Natural Disasters-Landslides

Natural Disasters


  • A landslide can be defined as the movement of a mass of rock, debris, or earth down a slope.
  • Landslides are a type of mass wasting, which denotes a downward movement of soil and rock under the direct influence of gravity.
  • Landslides results in a loss of about of Rs. 100 crore to Rs. 150 crore per annum in whole of India.

Causes of Landslides


  • This refers to characteristics of the material.
  • Such as whether the earth or rock is weak or fractured, or different strengths and stiffness of different layers of the soil.

Heavy Rainfall and Earthquakes

  • The vulnerability of above 40% of the Kumaon Himalayan region to landslides is caused by earthquakes.
  • Additionally, heavy rainfall often may result in landslides.


  • Morphology refers to the physical structure of the land.
  • From experience we know that slopes that lose their vegetation to fire or drought are more vulnerable to landslides.
  • This is because vegetation holds soil in place, and without the root systems of trees, bushes, and other plants, the land is more likely to slide away.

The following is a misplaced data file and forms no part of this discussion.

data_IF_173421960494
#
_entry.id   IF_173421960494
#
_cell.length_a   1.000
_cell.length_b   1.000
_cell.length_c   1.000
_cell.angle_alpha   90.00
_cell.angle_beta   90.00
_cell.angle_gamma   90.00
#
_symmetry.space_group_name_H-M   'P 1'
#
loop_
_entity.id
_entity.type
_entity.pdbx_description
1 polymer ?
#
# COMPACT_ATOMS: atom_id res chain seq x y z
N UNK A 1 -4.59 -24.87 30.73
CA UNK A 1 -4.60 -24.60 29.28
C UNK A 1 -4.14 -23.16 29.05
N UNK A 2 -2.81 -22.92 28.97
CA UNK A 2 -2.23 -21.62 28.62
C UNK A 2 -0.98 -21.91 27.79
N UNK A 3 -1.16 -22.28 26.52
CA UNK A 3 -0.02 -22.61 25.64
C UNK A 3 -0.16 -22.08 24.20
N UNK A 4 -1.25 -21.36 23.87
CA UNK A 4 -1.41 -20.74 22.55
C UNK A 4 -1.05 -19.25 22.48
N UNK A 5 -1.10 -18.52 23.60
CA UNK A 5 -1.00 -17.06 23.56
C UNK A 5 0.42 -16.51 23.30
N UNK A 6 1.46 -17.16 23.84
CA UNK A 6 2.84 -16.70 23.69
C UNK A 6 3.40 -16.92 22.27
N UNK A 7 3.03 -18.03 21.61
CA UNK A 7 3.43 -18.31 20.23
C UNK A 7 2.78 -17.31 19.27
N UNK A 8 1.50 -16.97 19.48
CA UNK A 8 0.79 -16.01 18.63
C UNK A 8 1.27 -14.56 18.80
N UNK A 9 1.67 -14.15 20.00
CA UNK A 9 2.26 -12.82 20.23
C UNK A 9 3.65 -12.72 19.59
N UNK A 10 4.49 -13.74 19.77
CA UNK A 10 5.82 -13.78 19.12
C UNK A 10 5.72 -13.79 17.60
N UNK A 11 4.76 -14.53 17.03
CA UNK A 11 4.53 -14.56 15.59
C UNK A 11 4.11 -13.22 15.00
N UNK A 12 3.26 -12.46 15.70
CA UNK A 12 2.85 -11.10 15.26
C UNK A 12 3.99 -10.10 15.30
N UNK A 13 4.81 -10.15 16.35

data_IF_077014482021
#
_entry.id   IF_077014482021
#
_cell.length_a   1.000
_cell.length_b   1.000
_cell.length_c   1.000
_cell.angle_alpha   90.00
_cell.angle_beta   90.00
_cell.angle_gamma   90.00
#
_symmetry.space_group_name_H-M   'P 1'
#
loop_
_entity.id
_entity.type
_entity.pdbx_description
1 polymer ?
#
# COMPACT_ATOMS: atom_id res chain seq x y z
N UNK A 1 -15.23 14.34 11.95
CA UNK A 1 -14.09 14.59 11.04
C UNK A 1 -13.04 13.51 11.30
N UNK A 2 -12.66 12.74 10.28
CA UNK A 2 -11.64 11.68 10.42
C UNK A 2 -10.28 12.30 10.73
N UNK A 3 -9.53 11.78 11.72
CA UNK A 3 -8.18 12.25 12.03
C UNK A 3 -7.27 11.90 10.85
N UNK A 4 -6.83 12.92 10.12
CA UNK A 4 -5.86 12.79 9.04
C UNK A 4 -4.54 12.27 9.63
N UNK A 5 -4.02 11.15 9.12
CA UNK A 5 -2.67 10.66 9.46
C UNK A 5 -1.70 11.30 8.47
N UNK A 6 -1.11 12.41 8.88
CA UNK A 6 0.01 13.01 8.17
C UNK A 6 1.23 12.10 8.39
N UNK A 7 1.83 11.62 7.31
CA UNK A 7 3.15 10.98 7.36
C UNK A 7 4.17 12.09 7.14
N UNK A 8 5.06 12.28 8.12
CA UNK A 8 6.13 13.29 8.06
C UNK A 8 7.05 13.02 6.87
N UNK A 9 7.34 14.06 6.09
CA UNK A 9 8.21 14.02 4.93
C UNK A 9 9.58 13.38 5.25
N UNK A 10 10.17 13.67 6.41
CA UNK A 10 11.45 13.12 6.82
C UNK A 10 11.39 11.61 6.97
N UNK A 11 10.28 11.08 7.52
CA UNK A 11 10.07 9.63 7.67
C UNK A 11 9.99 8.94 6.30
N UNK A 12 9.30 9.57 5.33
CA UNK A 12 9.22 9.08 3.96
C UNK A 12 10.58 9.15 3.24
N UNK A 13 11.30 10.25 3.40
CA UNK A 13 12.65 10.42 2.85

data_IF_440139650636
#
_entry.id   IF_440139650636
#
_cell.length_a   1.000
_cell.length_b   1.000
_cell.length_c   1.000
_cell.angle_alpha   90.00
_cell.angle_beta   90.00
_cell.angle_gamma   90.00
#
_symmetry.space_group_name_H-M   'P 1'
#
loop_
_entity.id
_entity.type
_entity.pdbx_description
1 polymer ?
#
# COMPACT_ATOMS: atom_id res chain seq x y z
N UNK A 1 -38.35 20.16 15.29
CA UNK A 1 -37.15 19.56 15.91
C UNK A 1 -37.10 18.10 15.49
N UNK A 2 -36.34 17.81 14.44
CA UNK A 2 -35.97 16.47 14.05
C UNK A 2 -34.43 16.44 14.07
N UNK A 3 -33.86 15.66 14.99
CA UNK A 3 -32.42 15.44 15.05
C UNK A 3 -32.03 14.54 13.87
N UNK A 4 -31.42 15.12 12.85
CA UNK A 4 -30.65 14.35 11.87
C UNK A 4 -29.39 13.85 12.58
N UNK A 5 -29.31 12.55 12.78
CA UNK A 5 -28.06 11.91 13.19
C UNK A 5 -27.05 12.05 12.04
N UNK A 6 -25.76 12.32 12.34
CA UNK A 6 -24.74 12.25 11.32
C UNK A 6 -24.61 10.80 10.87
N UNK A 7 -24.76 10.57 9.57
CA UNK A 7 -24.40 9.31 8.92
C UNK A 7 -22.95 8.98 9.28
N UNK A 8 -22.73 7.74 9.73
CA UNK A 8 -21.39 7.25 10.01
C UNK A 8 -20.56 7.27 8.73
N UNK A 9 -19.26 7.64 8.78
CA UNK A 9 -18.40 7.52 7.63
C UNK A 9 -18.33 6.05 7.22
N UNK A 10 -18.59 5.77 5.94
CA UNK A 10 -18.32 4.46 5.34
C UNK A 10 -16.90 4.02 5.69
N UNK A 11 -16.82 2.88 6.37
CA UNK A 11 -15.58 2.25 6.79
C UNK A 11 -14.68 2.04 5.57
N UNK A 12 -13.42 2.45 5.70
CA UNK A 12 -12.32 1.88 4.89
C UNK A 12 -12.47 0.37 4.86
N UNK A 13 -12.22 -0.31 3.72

• Human activities such as mining or quarrying will result in the loss of vegetation cover and soil gravel.
  • This also lowers the groundwater retention capacity which increases the risk of flooding.

Shifting Cultivation

  • Shifting cultivation is especially common in himalayan regions and Northeast areas.
  • Every year, residents burn the forests for cultivation purposes which deteriorates the quality of topsoil, causing erosion during heavy rainfall.
  • This results in increased vulnerability to landslides in these regions.


  • Population pressure in urban areas of India is rising at an alarming rate.
  • This results in intensive urbanisation activities such as establishing commercial housing projects and road construction which reduce the vegetation cover.
  • This results in an increasing frequency of landslides in such regions.